Friday, 25 February 2011


cience (from the Latin scientia, meaning "knowledge") is an enterprise that builds and organizes knowledge in the form of testable explanations and predictions about the world.[1][2][3][4]An older meaning still in use today is that of Aristotle, for whom scientific knowledge was a body of reliable knowledge that can be logically and rationally explained (see "History and etymology" section below).[5]
Since classical antiquity science as a type of knowledge was closely linked to philosophy. In early modern times the two words, "science" and "philosophy", were sometimes used interchangeably in the English language. By the 17th century, "natural philosophy" (which is today called "natural science") could be considered separately from "philosophy" in general.[6]However, "science" continued to be used in a broad sense denoting reliable knowledge about a topic, in the same way it is still used in modern terms such as library science orpolitical science.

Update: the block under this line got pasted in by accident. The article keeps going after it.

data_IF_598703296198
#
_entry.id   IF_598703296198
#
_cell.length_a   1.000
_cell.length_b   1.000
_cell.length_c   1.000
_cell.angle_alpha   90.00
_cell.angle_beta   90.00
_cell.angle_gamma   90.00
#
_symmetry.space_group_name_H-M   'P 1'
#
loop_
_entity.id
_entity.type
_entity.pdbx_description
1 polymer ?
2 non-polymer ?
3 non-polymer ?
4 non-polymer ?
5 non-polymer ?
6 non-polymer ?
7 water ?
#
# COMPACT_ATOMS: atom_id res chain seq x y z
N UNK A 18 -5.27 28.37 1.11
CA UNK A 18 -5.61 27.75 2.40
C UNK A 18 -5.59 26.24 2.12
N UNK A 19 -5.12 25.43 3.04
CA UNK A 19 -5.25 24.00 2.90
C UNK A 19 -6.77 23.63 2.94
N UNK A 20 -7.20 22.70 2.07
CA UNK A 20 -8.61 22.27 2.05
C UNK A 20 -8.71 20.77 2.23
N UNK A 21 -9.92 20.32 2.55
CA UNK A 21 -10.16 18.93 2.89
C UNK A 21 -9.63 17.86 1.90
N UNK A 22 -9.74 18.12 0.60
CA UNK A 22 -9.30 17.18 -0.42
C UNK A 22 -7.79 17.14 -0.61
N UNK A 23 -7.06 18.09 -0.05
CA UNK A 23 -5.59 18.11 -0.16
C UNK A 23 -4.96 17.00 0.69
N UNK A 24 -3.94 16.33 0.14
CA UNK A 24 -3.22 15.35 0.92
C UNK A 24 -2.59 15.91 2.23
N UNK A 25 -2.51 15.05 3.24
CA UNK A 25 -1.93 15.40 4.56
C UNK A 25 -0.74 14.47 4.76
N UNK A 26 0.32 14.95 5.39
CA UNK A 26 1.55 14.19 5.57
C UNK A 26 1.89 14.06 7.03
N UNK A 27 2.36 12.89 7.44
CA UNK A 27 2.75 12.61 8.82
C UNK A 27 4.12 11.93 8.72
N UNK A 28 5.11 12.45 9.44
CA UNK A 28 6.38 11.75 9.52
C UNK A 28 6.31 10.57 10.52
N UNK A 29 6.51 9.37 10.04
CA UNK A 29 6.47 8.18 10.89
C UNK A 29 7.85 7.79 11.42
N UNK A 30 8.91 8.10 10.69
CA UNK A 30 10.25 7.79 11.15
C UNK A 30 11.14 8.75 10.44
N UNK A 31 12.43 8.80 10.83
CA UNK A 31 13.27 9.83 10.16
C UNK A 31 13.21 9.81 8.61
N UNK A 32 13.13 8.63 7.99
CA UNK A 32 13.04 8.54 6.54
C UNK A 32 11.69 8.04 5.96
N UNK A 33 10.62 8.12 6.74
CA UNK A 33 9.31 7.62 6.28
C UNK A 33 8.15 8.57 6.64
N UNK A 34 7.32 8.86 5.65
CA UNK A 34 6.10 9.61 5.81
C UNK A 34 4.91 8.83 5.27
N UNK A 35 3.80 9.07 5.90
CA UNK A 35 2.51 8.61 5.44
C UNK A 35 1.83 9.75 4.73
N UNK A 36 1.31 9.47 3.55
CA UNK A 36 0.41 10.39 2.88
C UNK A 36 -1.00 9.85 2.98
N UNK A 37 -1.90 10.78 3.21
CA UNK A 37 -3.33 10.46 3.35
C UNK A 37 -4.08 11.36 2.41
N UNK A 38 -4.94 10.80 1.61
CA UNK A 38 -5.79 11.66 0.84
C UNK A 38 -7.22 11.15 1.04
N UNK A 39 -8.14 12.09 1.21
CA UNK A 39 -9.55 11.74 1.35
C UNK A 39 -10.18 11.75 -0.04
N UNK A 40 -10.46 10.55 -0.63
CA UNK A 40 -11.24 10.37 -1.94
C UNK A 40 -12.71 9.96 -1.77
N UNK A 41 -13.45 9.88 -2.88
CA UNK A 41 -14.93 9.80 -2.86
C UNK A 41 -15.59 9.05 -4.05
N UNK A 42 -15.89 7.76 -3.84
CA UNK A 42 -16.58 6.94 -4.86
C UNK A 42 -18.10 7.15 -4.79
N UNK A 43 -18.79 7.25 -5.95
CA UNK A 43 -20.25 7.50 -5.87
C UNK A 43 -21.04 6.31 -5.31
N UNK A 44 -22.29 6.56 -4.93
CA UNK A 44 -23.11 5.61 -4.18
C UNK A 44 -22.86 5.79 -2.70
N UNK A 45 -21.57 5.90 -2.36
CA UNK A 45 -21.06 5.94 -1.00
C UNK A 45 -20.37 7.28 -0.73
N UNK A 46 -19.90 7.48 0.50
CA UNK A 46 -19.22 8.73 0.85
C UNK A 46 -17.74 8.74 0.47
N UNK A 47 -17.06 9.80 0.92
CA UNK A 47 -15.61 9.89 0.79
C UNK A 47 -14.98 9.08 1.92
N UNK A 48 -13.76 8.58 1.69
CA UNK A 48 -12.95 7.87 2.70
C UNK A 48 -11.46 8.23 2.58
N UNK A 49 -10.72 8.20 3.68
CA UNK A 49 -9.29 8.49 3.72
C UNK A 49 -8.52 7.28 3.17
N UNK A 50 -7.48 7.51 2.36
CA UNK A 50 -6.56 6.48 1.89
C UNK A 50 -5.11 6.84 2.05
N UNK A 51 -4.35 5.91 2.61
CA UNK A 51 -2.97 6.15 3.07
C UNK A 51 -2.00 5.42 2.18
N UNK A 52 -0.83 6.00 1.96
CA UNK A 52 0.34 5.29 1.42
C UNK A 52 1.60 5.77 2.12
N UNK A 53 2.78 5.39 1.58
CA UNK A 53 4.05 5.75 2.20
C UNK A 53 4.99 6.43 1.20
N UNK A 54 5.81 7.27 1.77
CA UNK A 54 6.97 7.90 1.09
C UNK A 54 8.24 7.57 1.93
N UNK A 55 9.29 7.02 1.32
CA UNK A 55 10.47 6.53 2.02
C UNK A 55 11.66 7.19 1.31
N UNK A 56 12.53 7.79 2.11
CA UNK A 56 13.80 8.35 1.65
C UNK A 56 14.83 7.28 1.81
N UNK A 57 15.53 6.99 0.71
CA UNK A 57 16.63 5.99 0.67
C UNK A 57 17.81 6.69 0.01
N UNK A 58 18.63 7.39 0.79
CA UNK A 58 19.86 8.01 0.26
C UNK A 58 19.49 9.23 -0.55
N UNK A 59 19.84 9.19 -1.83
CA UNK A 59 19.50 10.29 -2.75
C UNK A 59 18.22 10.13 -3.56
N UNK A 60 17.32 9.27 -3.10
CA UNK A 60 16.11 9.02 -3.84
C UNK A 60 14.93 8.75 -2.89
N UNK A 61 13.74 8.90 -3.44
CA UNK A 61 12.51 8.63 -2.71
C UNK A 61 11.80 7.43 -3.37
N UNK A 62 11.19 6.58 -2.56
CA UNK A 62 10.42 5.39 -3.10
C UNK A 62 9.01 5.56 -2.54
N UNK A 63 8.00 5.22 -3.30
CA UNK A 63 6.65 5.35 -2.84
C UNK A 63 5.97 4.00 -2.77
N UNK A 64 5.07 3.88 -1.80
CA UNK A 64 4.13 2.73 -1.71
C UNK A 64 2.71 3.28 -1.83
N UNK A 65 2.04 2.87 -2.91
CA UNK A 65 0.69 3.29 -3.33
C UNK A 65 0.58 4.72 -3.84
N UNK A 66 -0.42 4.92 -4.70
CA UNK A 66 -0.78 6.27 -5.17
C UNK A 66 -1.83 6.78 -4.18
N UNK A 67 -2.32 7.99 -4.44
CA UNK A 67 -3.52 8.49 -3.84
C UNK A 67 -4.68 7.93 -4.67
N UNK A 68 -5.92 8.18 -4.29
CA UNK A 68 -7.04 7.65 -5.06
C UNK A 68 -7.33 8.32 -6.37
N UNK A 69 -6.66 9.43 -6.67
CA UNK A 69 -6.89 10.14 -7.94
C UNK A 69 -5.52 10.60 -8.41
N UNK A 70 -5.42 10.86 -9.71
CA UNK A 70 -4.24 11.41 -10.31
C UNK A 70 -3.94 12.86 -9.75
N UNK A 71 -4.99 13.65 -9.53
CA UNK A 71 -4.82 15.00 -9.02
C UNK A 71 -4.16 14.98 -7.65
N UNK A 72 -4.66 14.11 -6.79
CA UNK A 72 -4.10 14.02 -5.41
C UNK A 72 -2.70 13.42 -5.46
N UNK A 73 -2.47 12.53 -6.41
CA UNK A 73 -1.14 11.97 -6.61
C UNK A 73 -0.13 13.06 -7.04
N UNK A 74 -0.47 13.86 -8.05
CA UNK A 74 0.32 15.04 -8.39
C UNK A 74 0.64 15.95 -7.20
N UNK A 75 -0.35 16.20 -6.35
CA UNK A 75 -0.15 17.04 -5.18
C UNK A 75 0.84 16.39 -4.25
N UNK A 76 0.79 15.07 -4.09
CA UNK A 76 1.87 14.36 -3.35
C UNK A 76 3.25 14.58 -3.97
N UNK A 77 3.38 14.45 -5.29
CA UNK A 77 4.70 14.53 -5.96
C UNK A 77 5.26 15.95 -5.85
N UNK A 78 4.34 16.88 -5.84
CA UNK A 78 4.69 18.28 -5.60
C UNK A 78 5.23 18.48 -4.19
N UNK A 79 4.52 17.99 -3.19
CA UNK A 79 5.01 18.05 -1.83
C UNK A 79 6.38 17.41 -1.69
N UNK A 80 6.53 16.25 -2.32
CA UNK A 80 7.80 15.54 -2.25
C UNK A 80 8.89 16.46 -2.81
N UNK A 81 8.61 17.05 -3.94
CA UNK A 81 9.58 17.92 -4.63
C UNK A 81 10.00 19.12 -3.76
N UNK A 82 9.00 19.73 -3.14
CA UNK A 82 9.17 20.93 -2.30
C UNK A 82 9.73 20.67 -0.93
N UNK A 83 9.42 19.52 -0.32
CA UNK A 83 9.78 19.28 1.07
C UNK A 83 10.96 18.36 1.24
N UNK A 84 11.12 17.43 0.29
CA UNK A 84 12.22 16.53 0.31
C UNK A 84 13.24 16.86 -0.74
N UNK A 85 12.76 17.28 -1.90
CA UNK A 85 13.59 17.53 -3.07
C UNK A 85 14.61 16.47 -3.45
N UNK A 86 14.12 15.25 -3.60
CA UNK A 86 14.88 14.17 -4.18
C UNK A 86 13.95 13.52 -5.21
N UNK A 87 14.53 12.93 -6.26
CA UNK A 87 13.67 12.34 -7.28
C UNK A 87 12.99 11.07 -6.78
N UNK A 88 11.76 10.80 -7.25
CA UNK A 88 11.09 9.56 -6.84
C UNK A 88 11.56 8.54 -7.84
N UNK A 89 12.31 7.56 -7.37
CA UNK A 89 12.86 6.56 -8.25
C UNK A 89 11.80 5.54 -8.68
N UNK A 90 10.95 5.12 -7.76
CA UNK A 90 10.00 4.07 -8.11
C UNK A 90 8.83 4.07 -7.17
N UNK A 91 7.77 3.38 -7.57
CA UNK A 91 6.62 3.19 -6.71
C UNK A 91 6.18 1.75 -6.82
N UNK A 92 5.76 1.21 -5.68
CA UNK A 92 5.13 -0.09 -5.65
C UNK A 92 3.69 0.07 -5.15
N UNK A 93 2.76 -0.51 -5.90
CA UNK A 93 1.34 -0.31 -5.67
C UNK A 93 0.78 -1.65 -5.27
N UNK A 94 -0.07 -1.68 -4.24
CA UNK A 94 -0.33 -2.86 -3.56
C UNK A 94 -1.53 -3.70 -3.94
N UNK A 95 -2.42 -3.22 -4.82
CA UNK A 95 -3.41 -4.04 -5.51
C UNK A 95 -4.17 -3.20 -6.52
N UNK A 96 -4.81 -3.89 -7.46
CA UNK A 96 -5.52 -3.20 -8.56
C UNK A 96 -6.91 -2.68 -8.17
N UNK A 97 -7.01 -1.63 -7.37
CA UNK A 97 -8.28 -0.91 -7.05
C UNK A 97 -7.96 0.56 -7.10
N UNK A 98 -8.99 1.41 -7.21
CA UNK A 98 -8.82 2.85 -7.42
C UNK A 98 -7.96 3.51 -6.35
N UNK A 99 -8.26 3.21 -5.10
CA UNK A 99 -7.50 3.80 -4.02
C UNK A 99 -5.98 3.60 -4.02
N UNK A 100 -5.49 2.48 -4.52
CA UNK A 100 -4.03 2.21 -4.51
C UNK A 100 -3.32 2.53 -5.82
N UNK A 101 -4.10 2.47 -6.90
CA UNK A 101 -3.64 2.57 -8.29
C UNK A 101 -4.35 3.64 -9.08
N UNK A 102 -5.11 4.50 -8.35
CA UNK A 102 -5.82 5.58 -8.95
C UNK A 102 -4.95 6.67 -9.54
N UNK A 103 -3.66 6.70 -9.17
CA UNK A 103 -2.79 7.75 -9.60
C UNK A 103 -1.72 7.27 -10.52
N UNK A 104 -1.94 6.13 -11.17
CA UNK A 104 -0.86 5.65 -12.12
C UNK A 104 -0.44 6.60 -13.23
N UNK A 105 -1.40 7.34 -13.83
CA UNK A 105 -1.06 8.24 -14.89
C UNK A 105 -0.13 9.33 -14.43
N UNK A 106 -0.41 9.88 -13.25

Science is "[i]n modern use, often treated as synonymous with ‘natural and physical science’, and thus restricted to those branches of study that relate to the phenomena of the material universe and their laws, sometimes with implied exclusion of pure mathematics. This is now the dominant sense in ordinary use."[7] This narrower sense of "science" developed as a part of science became a distinct enterprise of defining "laws of nature", based on early examples such as Kepler's laws, Galileo's laws, and Newton's laws of motion. In this period it became more common to refer to natural philosophy as "natural science". Over the course of the 19th century, the word "science" became increasingly associated with the disciplined study of the natural world includingphysicschemistrygeology and biology. This sometimes left the study of human thought and society in a linguistic limbo, which was resolved by classifying these areas of academic study as social science. Similarly, several other major areas of disciplined study and knowledge exist today under the general rubric of "science", such as formal science and applied science.[